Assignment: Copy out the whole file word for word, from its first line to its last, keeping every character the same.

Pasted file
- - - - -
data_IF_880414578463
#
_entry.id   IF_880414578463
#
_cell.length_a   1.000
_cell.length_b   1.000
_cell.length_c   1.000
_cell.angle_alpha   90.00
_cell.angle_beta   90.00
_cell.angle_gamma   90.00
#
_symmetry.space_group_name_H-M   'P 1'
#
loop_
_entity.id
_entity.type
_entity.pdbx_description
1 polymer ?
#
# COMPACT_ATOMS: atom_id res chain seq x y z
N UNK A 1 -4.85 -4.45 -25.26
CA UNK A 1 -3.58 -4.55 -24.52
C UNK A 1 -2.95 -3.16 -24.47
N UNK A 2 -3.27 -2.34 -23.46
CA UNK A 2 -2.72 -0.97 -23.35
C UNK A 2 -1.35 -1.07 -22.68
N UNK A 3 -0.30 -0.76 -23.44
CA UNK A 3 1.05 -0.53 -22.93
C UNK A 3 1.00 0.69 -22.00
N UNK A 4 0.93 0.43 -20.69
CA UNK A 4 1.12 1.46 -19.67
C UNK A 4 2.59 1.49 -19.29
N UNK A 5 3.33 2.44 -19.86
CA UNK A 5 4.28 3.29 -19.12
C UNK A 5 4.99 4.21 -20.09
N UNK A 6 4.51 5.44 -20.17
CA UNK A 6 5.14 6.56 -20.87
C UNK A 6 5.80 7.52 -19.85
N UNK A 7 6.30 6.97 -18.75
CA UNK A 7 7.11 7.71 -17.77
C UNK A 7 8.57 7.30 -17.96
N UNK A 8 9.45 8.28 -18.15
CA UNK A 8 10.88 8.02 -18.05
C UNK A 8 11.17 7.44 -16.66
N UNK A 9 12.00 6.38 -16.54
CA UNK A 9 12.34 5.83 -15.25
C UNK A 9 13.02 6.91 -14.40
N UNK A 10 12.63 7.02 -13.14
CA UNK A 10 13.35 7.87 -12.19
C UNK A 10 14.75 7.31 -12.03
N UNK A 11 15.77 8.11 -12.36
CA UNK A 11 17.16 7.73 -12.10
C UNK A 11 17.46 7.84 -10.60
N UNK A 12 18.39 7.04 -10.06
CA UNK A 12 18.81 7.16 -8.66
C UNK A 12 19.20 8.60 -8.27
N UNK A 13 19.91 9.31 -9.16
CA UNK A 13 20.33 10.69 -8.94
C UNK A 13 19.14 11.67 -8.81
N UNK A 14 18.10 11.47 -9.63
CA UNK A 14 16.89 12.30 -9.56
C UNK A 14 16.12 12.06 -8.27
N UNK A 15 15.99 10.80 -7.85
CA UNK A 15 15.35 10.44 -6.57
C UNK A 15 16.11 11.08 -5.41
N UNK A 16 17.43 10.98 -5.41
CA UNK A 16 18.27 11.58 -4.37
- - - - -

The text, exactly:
data_IF_880414578463
#
_entry.id   IF_880414578463
#
_cell.length_a   1.000
_cell.length_b   1.000
_cell.length_c   1.000
_cell.angle_alpha   90.00
_cell.angle_beta   90.00
_cell.angle_gamma   90.00
#
_symmetry.space_group_name_H-M   'P 1'
#
loop_
_entity.id
_entity.type
_entity.pdbx_description
1 polymer ?
#
# COMPACT_ATOMS: atom_id res chain seq x y z
N UNK A 1 -4.85 -4.45 -25.26
CA UNK A 1 -3.58 -4.55 -24.52
C UNK A 1 -2.95 -3.16 -24.47
N UNK A 2 -3.27 -2.34 -23.46
CA UNK A 2 -2.72 -0.97 -23.35
C UNK A 2 -1.35 -1.07 -22.68
N UNK A 3 -0.30 -0.76 -23.44
CA UNK A 3 1.05 -0.53 -22.93
C UNK A 3 1.00 0.69 -22.00
N UNK A 4 0.93 0.43 -20.69
CA UNK A 4 1.12 1.46 -19.67
C UNK A 4 2.59 1.49 -19.29
N UNK A 5 3.33 2.44 -19.86
CA UNK A 5 4.28 3.29 -19.12
C UNK A 5 4.99 4.21 -20.09
N UNK A 6 4.51 5.44 -20.17
CA UNK A 6 5.14 6.56 -20.87
C UNK A 6 5.80 7.52 -19.85
N UNK A 7 6.30 6.97 -18.75
CA UNK A 7 7.11 7.71 -17.77
C UNK A 7 8.57 7.30 -17.96
N UNK A 8 9.45 8.28 -18.15
CA UNK A 8 10.88 8.02 -18.05
C UNK A 8 11.17 7.44 -16.66
N UNK A 9 12.00 6.38 -16.54
CA UNK A 9 12.34 5.83 -15.25
C UNK A 9 13.02 6.91 -14.40
N UNK A 10 12.63 7.02 -13.14
CA UNK A 10 13.35 7.87 -12.19
C UNK A 10 14.75 7.31 -12.03
N UNK A 11 15.77 8.11 -12.36
CA UNK A 11 17.16 7.73 -12.10
C UNK A 11 17.46 7.84 -10.60
N UNK A 12 18.39 7.04 -10.06
CA UNK A 12 18.81 7.16 -8.66
C UNK A 12 19.20 8.60 -8.27
N UNK A 13 19.91 9.31 -9.16
CA UNK A 13 20.33 10.69 -8.94
C UNK A 13 19.14 11.67 -8.81
N UNK A 14 18.10 11.47 -9.63
CA UNK A 14 16.89 12.30 -9.56
C UNK A 14 16.12 12.06 -8.27
N UNK A 15 15.99 10.80 -7.85
CA UNK A 15 15.35 10.44 -6.57
C UNK A 15 16.11 11.08 -5.41
N UNK A 16 17.43 10.98 -5.41
CA UNK A 16 18.27 11.58 -4.37